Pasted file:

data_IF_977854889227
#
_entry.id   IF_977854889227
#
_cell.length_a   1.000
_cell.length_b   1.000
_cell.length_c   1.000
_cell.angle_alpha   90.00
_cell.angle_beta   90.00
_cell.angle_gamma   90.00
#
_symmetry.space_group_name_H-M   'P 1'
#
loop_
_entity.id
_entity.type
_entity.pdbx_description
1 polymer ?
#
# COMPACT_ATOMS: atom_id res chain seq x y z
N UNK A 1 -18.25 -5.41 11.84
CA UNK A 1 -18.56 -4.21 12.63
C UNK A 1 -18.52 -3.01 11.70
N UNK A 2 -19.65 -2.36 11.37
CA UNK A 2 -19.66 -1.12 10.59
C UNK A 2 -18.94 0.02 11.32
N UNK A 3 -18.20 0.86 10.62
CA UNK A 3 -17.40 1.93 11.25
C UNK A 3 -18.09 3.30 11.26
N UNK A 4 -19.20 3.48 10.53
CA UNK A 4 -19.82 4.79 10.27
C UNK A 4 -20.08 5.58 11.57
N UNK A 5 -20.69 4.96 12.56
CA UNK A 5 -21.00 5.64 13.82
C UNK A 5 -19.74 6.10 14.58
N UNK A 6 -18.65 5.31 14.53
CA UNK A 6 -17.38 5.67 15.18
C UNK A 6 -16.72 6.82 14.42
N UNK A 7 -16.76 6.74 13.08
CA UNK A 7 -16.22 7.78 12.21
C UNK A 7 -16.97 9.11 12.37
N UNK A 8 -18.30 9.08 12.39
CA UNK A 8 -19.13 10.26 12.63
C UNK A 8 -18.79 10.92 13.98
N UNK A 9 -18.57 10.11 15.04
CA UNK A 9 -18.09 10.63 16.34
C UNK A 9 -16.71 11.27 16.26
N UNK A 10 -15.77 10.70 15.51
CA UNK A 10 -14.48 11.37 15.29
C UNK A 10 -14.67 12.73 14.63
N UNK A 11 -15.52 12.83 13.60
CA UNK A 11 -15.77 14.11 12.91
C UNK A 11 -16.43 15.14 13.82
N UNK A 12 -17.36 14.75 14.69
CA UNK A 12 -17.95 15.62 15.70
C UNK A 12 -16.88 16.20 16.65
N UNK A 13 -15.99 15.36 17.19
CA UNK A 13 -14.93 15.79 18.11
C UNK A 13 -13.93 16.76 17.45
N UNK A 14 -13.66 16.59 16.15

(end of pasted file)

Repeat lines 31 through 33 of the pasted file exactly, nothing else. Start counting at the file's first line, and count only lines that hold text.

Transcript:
CA UNK A 4 -19.82 4.79 10.27
C UNK A 4 -20.08 5.58 11.57
N UNK A 5 -20.69 4.96 12.56